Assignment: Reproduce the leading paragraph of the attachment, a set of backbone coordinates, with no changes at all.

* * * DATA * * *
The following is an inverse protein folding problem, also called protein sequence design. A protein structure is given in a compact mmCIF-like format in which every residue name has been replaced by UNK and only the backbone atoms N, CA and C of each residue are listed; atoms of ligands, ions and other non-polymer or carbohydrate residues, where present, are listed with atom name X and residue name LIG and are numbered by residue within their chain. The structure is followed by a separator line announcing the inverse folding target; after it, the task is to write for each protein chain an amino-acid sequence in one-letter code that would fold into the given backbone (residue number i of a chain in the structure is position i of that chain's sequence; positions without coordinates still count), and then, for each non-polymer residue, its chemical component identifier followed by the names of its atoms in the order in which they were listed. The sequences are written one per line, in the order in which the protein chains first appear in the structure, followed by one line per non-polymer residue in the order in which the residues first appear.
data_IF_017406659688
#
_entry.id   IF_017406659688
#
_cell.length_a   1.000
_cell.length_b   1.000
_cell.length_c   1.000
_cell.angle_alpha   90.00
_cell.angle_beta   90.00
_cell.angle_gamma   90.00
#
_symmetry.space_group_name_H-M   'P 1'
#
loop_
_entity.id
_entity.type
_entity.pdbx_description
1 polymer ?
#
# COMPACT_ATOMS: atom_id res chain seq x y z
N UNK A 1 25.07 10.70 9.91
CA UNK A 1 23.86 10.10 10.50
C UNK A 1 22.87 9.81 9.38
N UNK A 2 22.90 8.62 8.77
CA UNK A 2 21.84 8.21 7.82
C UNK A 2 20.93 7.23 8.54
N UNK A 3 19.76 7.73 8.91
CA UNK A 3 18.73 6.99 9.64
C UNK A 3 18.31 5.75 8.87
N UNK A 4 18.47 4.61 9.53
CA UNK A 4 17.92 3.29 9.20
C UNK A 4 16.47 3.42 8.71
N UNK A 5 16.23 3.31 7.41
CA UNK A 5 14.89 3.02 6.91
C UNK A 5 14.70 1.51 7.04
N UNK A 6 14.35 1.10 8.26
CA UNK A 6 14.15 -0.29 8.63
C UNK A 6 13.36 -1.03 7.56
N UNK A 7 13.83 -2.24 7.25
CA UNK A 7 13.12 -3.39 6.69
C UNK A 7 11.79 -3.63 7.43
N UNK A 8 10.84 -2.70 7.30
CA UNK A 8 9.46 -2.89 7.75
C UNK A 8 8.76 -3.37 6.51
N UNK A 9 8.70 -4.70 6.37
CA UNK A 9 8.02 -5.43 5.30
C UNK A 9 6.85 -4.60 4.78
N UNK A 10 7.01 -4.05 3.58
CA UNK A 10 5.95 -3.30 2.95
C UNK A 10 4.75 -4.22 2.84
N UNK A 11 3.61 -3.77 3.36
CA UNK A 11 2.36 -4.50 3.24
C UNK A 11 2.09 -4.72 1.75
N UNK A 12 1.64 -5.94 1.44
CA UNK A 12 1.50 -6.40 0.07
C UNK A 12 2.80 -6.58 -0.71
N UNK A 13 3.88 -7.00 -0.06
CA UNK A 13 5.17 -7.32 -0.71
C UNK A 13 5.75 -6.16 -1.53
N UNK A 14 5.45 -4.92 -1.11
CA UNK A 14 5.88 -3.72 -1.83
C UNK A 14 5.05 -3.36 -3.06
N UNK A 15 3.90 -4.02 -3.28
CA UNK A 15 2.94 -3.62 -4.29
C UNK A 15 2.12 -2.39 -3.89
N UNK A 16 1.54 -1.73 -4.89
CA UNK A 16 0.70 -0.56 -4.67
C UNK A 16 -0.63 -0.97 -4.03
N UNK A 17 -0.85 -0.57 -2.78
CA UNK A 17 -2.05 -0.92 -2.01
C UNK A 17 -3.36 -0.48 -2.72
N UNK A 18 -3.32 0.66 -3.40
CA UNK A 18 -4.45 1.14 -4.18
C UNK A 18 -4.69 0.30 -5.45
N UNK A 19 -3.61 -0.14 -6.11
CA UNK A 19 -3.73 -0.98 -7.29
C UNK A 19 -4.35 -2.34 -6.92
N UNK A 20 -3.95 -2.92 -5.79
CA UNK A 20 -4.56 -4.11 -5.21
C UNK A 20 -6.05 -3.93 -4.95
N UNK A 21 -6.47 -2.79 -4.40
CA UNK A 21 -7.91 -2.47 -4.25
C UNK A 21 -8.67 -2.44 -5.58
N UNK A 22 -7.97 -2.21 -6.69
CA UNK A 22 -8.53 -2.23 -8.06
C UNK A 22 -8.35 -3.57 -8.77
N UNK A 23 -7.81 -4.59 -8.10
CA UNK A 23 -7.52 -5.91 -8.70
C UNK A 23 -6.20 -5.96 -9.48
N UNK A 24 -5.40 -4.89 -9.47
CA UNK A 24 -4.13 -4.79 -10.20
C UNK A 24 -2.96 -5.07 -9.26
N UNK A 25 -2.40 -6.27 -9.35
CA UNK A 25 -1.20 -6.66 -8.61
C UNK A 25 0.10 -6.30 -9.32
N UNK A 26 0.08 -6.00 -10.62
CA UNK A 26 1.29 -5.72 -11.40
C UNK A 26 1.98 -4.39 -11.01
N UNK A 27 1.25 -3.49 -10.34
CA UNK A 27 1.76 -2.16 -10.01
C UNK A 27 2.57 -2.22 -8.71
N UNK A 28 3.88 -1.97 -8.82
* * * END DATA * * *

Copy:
The following is an inverse protein folding problem, also called protein sequence design. A protein structure is given in a compact mmCIF-like format in which every residue name has been replaced by UNK and only the backbone atoms N, CA and C of each residue are listed; atoms of ligands, ions and other non-polymer or carbohydrate residues, where present, are listed with atom name X and residue name LIG and are numbered by residue within their chain. The structure is followed by a separator line announcing the inverse folding target; after it, the task is to write for each protein chain an amino-acid sequence in one-letter code that would fold into the given backbone (residue number i of a chain in the structure is position i of that chain's sequence; positions without coordinates still count), and then, for each non-polymer residue, its chemical component identifier followed by the names of its atoms in the order in which they were listed. The sequences are written one per line, in the order in which the protein chains first appear in the structure, followed by one line per non-polymer residue in the order in which the residues first appear.